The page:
Interview // Adrian Granzella Larssen, Editor-in-chief of The Muse

Tell us about your business / current project.

I’m the editor-in-chief of The Muse, the career website that’s helped more than 50 million people find and succeed at their dream jobs through inspiring content, behind-the-scenes views at top companies, and one-on-one coaching services. I started as the company’s first employee and built the team that publishes hundreds of articles a month on every career topic you could possibly imagine—from writing a cover letter to negotiating a raise to dealing with a terrible boss. 

And currently, I’m working across the company to translate that content into all kinds of different formats, such as video, online courses, and our founders’ upcoming book, The New Rules of Work.

If you could describe yourself in five words, what would they be?

Imaginative, loyal, intuitive, sensitive, and hungry. (In the literal sense. I always, always want to eat!)

Talk about the importance of finding your tribe.

I love that this question is about “finding your tribe,” rather than “networking.” To me, the idea of networking has always felt really transactional—a relationship in which one or both parties is looking to get something out of the exchange. But in my experience, long-term relationships with people you know well, respect, and truly like are infinitely more valuable. And those people don’t even have to be people in your professional sphere to be useful to your career! The woman who introduced me to the co-founders of The Muse, for example, is a friend I met through my husband when he was in law school. 

Why did you choose the career that you have?

I’ve always loved writing. But when I was younger, I didn’t really know how to translate that into a career, so I had a variety of more “stable” jobs, including event planning, marketing, and communications. The only thing that really fulfilled me about them, though, was the aspects that included writing, editing, and creating. In my late 20s, I had this moment when I looked at my career path and thought, this isn’t what I’m supposed to be doing—and if my 16-year-old self saw me now, she’d be so disappointed.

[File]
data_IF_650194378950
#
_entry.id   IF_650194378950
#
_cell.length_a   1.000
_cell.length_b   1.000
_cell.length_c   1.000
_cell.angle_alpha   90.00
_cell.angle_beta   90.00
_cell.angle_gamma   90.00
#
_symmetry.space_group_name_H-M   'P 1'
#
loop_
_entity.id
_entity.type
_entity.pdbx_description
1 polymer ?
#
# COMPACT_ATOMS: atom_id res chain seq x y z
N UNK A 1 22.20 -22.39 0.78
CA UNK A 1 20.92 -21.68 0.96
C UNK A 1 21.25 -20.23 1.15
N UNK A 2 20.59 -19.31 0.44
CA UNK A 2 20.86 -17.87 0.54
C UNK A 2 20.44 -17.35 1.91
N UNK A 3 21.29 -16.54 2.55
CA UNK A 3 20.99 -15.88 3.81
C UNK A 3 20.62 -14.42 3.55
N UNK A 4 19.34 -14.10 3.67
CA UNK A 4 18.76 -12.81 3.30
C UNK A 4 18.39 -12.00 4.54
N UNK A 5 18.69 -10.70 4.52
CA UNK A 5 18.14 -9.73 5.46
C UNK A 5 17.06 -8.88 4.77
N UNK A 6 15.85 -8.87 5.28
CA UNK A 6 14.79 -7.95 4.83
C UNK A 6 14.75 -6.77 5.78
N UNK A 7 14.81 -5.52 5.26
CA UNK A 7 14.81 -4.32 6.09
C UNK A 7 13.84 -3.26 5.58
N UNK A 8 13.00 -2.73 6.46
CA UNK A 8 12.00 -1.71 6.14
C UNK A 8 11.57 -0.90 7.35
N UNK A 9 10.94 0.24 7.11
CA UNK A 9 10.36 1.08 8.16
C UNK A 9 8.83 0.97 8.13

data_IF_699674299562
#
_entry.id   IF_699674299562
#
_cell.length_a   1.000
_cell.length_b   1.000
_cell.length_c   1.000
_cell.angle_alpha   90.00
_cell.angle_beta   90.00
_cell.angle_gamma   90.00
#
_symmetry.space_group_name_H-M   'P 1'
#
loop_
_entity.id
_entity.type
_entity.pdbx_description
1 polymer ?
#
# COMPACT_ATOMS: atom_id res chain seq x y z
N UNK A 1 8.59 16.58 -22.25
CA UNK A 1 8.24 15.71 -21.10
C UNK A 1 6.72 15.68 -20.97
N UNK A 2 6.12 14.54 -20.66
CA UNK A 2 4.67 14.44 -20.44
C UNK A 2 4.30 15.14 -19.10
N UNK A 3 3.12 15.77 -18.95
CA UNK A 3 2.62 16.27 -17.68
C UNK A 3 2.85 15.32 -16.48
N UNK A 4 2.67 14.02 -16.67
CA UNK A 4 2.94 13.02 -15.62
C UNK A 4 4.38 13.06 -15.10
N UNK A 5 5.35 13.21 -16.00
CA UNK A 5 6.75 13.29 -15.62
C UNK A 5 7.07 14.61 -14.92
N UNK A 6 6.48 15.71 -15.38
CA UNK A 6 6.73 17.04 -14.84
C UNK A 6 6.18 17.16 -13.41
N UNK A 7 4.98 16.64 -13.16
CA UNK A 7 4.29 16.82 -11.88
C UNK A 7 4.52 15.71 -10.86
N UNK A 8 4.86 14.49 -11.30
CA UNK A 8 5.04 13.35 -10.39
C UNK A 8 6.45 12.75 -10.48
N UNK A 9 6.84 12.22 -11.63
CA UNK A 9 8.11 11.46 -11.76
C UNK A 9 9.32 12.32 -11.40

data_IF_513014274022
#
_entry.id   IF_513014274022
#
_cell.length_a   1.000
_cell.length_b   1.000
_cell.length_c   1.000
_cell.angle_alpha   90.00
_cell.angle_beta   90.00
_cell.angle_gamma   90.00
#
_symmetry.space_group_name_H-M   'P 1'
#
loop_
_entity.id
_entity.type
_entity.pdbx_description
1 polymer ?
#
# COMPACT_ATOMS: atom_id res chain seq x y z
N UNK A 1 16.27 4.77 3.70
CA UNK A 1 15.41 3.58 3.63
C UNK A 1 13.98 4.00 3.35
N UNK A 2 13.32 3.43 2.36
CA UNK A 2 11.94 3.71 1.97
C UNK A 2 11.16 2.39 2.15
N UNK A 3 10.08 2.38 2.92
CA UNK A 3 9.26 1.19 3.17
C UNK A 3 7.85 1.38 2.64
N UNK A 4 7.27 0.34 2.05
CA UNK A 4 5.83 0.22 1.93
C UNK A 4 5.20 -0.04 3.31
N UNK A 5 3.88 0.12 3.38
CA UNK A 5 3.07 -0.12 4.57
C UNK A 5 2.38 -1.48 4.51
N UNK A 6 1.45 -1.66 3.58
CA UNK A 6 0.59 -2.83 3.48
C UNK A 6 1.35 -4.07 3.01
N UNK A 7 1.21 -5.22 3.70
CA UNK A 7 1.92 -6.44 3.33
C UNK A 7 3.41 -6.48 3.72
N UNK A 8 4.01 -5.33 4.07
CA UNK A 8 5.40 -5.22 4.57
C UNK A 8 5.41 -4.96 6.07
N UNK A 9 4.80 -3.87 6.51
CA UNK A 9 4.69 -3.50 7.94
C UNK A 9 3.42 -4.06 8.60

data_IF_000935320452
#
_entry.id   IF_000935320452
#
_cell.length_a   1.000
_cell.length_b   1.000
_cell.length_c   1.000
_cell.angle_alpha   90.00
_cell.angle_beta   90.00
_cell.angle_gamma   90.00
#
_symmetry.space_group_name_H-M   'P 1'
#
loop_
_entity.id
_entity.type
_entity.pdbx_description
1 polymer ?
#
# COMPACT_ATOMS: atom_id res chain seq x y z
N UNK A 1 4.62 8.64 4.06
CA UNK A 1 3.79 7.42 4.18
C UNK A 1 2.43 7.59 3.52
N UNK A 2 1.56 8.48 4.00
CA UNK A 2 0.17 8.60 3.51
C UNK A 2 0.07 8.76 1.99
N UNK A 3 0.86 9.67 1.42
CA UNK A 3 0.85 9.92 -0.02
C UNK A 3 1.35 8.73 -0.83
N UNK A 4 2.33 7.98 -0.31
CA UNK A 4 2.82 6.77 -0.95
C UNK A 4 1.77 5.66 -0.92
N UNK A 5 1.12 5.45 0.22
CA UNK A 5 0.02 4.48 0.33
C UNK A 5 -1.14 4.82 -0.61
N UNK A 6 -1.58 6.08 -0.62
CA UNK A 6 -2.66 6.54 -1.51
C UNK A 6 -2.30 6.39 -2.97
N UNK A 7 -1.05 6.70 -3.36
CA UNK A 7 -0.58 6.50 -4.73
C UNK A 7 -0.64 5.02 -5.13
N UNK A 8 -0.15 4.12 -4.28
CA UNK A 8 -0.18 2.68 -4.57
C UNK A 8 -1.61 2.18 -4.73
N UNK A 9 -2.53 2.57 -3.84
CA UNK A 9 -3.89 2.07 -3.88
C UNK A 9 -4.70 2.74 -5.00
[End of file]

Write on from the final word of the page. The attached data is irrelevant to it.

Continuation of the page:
That’s when I knew I had to make a change. To make a long story short, I started taking baby steps toward my dream of working in editorial, including looking for writing projects at my current job, freelancing on the side, and networking. All of those steps led me to meeting the founders of The Muse, who hired me as their managing editor.

When did you take your biggest risk (in life or business)? Was it worth it?

At the time, it was quite a big risk to leave my stable, high-paying job to join The Muse—the company hadn’t yet raised money, so my salary and benefits left much to be desired, and my husband was still in law school. My family definitely thought I was insane! 

With that said, I think it would have been a bigger risk not to take the job. Worst case scenario, The Muse would have failed, and I would have gotten another job similar to the one I had just left. Best case, it would be the opportunity of a lifetime, and that’s a risky thing to pass up.

What's the best piece of advice you've ever been given?

A mentor once told me, when you need a change, you should be running towards something, not away from something. If you’re unhappy in your job, don’t just try looking for a new one, take the time to stop, consider what you really want, and run towards that.